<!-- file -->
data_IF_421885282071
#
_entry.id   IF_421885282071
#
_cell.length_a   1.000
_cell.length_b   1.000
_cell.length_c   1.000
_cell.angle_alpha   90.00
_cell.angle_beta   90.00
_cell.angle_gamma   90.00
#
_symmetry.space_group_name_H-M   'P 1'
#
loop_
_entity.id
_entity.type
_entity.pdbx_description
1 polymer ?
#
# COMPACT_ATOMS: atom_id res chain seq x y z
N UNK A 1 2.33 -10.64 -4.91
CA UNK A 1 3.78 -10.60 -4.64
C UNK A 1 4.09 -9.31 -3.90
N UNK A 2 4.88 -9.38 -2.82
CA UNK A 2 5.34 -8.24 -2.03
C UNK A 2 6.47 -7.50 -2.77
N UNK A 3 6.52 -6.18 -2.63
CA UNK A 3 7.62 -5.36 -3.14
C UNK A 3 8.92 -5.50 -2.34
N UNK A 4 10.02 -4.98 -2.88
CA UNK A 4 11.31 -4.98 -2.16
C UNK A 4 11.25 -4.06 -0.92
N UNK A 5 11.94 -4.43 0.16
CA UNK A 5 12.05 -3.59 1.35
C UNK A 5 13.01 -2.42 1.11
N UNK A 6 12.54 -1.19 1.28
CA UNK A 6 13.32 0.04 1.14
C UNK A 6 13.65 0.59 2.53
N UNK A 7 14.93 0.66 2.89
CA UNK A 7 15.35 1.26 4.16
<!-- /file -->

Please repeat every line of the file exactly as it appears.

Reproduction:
data_IF_421885282071
#
_entry.id   IF_421885282071
#
_cell.length_a   1.000
_cell.length_b   1.000
_cell.length_c   1.000
_cell.angle_alpha   90.00
_cell.angle_beta   90.00
_cell.angle_gamma   90.00
#
_symmetry.space_group_name_H-M   'P 1'
#
loop_
_entity.id
_entity.type
_entity.pdbx_description
1 polymer ?
#
# COMPACT_ATOMS: atom_id res chain seq x y z
N UNK A 1 2.33 -10.64 -4.91
CA UNK A 1 3.78 -10.60 -4.64
C UNK A 1 4.09 -9.31 -3.90
N UNK A 2 4.88 -9.38 -2.82
CA UNK A 2 5.34 -8.24 -2.03
C UNK A 2 6.47 -7.50 -2.77
N UNK A 3 6.52 -6.18 -2.63
CA UNK A 3 7.62 -5.36 -3.14
C UNK A 3 8.92 -5.50 -2.34
N UNK A 4 10.02 -4.98 -2.88
CA UNK A 4 11.31 -4.98 -2.16
C UNK A 4 11.25 -4.06 -0.92
N UNK A 5 11.94 -4.43 0.16
CA UNK A 5 12.05 -3.59 1.35
C UNK A 5 13.01 -2.42 1.11
N UNK A 6 12.54 -1.19 1.28
CA UNK A 6 13.32 0.04 1.14
C UNK A 6 13.65 0.59 2.53
N UNK A 7 14.93 0.66 2.89
CA UNK A 7 15.35 1.26 4.16